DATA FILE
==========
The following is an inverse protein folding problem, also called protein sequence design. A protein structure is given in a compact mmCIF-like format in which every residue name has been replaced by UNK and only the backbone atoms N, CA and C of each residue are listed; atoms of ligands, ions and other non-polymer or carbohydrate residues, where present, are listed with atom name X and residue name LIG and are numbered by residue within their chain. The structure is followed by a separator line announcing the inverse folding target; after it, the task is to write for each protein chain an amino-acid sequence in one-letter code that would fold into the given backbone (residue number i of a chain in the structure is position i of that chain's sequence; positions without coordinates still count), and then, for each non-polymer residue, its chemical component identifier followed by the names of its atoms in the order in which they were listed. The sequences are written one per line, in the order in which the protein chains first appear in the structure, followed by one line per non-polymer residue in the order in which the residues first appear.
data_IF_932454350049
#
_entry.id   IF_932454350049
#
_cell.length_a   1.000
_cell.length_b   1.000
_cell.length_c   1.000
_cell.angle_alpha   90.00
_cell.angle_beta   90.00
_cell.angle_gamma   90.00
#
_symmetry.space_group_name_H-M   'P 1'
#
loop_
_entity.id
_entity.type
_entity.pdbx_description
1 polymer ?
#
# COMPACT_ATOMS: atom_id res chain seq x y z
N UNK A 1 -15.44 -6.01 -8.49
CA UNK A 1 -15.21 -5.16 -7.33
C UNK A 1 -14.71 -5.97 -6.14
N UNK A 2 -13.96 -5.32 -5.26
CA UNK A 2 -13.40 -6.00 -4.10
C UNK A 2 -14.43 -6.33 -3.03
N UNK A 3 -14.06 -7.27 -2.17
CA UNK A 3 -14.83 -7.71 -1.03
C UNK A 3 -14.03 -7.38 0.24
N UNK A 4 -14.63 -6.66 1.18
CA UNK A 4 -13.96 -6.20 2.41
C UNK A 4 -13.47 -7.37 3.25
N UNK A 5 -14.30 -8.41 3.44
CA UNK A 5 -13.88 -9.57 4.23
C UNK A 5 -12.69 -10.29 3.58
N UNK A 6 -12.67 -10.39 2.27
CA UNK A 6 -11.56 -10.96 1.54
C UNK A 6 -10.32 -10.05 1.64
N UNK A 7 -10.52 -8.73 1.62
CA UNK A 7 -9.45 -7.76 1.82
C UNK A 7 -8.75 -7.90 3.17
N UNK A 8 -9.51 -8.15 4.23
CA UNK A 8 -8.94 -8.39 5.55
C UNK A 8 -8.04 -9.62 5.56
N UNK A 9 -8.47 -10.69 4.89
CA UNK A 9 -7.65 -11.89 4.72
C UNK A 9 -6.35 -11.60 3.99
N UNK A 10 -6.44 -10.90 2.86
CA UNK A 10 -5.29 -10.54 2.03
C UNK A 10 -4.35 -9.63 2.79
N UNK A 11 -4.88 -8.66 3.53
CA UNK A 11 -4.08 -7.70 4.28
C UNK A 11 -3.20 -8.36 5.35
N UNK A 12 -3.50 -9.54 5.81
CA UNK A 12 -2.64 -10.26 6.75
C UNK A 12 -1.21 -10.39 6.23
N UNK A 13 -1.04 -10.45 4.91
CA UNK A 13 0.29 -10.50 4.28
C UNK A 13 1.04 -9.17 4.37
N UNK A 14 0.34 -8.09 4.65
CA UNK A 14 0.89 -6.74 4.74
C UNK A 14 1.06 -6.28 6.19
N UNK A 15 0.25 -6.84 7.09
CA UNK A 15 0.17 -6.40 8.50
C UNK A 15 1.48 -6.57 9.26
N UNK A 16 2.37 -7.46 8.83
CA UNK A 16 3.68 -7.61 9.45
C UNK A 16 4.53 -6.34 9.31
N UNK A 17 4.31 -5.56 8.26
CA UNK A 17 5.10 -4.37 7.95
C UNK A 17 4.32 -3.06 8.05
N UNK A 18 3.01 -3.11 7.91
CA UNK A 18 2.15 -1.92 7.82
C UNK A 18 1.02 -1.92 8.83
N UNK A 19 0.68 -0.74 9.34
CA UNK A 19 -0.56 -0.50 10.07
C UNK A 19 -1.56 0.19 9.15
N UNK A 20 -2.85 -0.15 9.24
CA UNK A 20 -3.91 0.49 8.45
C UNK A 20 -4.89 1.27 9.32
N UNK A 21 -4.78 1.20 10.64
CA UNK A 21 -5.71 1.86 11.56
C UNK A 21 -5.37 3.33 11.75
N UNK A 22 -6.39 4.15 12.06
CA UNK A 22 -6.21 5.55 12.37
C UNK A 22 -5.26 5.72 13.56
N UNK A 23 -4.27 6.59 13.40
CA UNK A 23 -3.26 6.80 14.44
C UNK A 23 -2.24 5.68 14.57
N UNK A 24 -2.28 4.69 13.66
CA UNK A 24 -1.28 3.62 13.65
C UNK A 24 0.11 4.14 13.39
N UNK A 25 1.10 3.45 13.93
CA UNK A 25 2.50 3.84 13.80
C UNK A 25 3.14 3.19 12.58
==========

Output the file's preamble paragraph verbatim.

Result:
The following is an inverse protein folding problem, also called protein sequence design. A protein structure is given in a compact mmCIF-like format in which every residue name has been replaced by UNK and only the backbone atoms N, CA and C of each residue are listed; atoms of ligands, ions and other non-polymer or carbohydrate residues, where present, are listed with atom name X and residue name LIG and are numbered by residue within their chain. The structure is followed by a separator line announcing the inverse folding target; after it, the task is to write for each protein chain an amino-acid sequence in one-letter code that would fold into the given backbone (residue number i of a chain in the structure is position i of that chain's sequence; positions without coordinates still count), and then, for each non-polymer residue, its chemical component identifier followed by the names of its atoms in the order in which they were listed. The sequences are written one per line, in the order in which the protein chains first appear in the structure, followed by one line per non-polymer residue in the order in which the residues first appear.